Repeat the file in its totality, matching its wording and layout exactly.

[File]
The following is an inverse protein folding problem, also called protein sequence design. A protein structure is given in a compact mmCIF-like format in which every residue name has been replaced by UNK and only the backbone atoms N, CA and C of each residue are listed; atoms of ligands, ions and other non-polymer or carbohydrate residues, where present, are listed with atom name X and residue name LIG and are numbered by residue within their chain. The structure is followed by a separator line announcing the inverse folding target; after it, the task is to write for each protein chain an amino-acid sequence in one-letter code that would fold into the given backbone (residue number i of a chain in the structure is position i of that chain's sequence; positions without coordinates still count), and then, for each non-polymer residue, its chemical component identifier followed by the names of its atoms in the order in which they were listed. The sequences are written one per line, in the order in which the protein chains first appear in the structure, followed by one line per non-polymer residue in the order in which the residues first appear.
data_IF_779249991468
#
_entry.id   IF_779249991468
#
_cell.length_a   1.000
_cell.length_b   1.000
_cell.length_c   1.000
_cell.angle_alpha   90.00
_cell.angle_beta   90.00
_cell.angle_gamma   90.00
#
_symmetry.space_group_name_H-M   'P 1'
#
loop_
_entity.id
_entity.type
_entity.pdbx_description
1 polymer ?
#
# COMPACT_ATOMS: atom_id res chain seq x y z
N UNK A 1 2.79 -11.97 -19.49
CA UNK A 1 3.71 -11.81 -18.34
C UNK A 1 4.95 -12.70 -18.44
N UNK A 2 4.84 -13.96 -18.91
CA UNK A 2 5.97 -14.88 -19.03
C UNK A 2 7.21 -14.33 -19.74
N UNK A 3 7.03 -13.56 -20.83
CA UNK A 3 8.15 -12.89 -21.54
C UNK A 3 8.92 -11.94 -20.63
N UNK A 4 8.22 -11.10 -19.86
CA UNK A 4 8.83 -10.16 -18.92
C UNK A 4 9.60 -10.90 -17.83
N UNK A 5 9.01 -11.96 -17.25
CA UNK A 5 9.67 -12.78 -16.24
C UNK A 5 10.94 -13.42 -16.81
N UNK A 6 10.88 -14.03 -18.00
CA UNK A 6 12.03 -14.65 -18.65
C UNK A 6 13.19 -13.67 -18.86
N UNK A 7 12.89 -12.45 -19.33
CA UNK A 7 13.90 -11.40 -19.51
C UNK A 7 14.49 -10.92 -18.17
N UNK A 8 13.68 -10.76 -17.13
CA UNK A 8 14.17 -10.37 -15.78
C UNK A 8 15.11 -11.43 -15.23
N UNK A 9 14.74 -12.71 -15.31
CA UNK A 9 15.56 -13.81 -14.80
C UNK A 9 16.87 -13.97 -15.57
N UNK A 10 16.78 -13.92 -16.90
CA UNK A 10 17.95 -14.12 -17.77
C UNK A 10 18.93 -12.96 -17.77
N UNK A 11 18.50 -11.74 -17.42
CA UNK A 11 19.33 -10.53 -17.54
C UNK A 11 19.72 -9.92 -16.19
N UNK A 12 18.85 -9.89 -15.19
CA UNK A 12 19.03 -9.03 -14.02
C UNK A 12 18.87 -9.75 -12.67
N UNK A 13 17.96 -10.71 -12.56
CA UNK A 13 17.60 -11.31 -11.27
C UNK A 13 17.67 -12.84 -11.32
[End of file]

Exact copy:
The following is an inverse protein folding problem, also called protein sequence design. A protein structure is given in a compact mmCIF-like format in which every residue name has been replaced by UNK and only the backbone atoms N, CA and C of each residue are listed; atoms of ligands, ions and other non-polymer or carbohydrate residues, where present, are listed with atom name X and residue name LIG and are numbered by residue within their chain. The structure is followed by a separator line announcing the inverse folding target; after it, the task is to write for each protein chain an amino-acid sequence in one-letter code that would fold into the given backbone (residue number i of a chain in the structure is position i of that chain's sequence; positions without coordinates still count), and then, for each non-polymer residue, its chemical component identifier followed by the names of its atoms in the order in which they were listed. The sequences are written one per line, in the order in which the protein chains first appear in the structure, followed by one line per non-polymer residue in the order in which the residues first appear.
data_IF_779249991468
#
_entry.id   IF_779249991468
#
_cell.length_a   1.000
_cell.length_b   1.000
_cell.length_c   1.000
_cell.angle_alpha   90.00
_cell.angle_beta   90.00
_cell.angle_gamma   90.00
#
_symmetry.space_group_name_H-M   'P 1'
#
loop_
_entity.id
_entity.type
_entity.pdbx_description
1 polymer ?
#
# COMPACT_ATOMS: atom_id res chain seq x y z
N UNK A 1 2.79 -11.97 -19.49
CA UNK A 1 3.71 -11.81 -18.34
C UNK A 1 4.95 -12.70 -18.44
N UNK A 2 4.84 -13.96 -18.91
CA UNK A 2 5.97 -14.88 -19.03
C UNK A 2 7.21 -14.33 -19.74
N UNK A 3 7.03 -13.56 -20.83
CA UNK A 3 8.15 -12.89 -21.54
C UNK A 3 8.92 -11.94 -20.63
N UNK A 4 8.22 -11.10 -19.86
CA UNK A 4 8.83 -10.16 -18.92
C UNK A 4 9.60 -10.90 -17.83
N UNK A 5 9.01 -11.96 -17.25
CA UNK A 5 9.67 -12.78 -16.24
C UNK A 5 10.94 -13.42 -16.81
N UNK A 6 10.88 -14.03 -18.00
CA UNK A 6 12.03 -14.65 -18.65
C UNK A 6 13.19 -13.67 -18.86
N UNK A 7 12.89 -12.45 -19.33
CA UNK A 7 13.90 -11.40 -19.51
C UNK A 7 14.49 -10.92 -18.17
N UNK A 8 13.68 -10.76 -17.13
CA UNK A 8 14.17 -10.37 -15.78
C UNK A 8 15.11 -11.43 -15.23
N UNK A 9 14.74 -12.71 -15.31
CA UNK A 9 15.56 -13.81 -14.80
C UNK A 9 16.87 -13.97 -15.57
N UNK A 10 16.78 -13.92 -16.90
CA UNK A 10 17.95 -14.12 -17.77
C UNK A 10 18.93 -12.96 -17.77
N UNK A 11 18.50 -11.74 -17.42
CA UNK A 11 19.33 -10.53 -17.54
C UNK A 11 19.72 -9.92 -16.19
N UNK A 12 18.85 -9.89 -15.19
CA UNK A 12 19.03 -9.03 -14.02
C UNK A 12 18.87 -9.75 -12.67
N UNK A 13 17.96 -10.71 -12.56
CA UNK A 13 17.60 -11.31 -11.27
C UNK A 13 17.67 -12.84 -11.32